Last week Rite Aid (RAD) announced that its second quarter 2012 fiscal loss was narrowed due to a steady increase in summer sales. Quarterly losses for the most recent quarter were $94.7 million ($.11 per share) compared with losses of $199.3 million ($.23 per share) a year ago. Rite Aid’s CEO, John Standley, attributed the quarterly loss improvement to the initial success of the newly formed “loyalty + wellness program, which now has over 44 million enrolled members.”
As explained by Standley:
Customers tell us they like the look and feel of our new format which offers expanded clinical services, new health and wellness product offerings and our unique on-site wellness ambassadors.” And as Stanley suggests, an increase in loyalty and wellness customers also provides a multiplier for front-end sales as “almost 90% of these (wellness) members shop both sides of the store, and almost 50% shop out stores every week, which means we are getting good frequency.
Rite Aid opened no net new stores this quarter as the primary real estate focus is on remodeling the wellness stores. During the most recent quarter (Q2-12), Rite Aid relocated 5 stores, remodeled 35 stores, and closed 7 stores. The company completed and grand re-opened 40 wellness stores as of the end of the second quarter and the company also announced a total of 300 wellness remodels for fiscal 2012 (and 20 relocations). And, as explained by Chief Administration Officer and Chief Financial Officer, Frank Vitrano, the wellness program could reach “78% to 80% of the chain in the next few years.”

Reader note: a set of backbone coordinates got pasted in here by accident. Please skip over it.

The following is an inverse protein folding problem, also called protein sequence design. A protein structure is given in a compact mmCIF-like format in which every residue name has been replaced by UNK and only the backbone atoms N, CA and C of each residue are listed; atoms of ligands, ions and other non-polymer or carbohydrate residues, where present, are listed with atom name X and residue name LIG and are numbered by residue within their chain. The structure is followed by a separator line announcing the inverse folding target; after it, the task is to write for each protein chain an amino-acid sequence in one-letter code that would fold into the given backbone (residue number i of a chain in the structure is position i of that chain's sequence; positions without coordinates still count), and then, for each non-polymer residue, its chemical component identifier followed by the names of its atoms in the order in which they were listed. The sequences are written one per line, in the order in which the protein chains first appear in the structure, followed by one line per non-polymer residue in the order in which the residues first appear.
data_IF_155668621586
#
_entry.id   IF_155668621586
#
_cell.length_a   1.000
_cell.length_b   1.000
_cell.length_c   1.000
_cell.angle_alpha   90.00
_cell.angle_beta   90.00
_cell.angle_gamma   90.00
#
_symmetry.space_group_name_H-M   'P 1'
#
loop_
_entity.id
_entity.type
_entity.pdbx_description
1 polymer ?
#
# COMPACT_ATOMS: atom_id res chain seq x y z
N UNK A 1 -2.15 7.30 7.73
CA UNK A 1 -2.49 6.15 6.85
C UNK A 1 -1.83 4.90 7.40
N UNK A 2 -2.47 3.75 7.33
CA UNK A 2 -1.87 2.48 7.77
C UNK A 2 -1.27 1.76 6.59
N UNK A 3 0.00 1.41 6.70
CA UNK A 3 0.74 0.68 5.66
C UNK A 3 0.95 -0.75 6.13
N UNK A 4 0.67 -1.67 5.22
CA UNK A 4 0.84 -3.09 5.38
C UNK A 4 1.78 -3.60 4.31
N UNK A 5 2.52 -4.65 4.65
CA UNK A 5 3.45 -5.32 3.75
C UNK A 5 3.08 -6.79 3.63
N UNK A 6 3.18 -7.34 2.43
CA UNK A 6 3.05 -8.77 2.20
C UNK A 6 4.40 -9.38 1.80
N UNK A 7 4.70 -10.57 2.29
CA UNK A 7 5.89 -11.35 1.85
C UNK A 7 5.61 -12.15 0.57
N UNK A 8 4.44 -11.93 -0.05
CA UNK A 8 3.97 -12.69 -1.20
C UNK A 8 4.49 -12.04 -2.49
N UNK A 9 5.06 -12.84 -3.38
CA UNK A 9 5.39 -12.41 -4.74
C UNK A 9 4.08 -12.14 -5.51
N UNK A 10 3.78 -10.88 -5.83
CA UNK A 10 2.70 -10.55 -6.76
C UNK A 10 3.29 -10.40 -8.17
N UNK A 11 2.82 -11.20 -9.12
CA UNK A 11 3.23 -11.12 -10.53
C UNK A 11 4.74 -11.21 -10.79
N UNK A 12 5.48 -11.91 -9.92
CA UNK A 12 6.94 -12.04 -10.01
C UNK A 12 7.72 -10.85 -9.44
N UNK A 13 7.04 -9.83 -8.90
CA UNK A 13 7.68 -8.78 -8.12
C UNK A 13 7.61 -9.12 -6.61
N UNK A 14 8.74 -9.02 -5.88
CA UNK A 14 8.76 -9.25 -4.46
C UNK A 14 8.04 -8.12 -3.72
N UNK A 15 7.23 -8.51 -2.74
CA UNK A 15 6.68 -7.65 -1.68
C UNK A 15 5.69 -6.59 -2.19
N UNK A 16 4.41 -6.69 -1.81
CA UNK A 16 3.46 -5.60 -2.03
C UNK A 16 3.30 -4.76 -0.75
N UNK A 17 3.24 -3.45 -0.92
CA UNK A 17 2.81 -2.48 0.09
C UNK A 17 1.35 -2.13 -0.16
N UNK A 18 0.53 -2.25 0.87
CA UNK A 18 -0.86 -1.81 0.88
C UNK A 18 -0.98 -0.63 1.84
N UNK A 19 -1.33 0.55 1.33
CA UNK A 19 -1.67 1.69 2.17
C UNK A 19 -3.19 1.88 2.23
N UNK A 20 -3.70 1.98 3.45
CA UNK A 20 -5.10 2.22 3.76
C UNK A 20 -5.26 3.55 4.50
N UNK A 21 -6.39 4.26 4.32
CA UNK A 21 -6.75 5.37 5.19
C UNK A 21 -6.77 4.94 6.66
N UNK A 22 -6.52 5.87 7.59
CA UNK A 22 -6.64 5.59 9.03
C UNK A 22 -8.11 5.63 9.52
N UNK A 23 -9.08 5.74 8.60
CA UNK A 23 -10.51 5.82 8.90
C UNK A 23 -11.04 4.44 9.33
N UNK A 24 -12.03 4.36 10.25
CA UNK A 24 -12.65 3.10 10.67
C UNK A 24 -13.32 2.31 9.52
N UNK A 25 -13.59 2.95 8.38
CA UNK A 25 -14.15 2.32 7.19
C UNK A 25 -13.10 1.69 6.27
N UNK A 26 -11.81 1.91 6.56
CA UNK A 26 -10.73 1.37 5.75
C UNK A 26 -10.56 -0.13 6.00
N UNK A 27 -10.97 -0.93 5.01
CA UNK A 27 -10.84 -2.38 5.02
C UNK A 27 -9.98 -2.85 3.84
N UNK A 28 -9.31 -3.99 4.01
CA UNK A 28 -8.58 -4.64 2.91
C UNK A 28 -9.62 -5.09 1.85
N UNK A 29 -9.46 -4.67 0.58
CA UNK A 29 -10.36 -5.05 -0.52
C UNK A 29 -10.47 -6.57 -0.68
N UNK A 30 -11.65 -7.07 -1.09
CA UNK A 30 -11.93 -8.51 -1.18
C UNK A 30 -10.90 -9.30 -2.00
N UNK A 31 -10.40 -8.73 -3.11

As discussed on the recent earnings call, a wellness remodel investment is around $250,000 per store and based upon the 300 store guidance forecast (for 2012), a cap-ex costs for the wellness program are around $75 million. And according to Vitrano’s math, the newly remodeled stores should provide Rite Aid with “a 20% return on money (equity)” thus providing growth opportunity in the range of 3% comp. sales increases.
In addition, Rite Aid expects to close a total of 60 stores in 2012. Included in the store closure guidance is closing provisions of 20 stores with the remaining 40 stores closing upon lease expiration. And according to Vitrano, annual dark store rent is projected to be “about $93 million to $94 million.”
Finally, Rite Aid announced that it will not pursue additional Sav-A-Lot combo stores as it will instead focus on the core wellness rollout model. Rite Aid will continue to operate its 10 South Carolina Sav-A-Lot combo stores. Here is a snapshot of Rite Aid’s historical store base (click to enlarge images):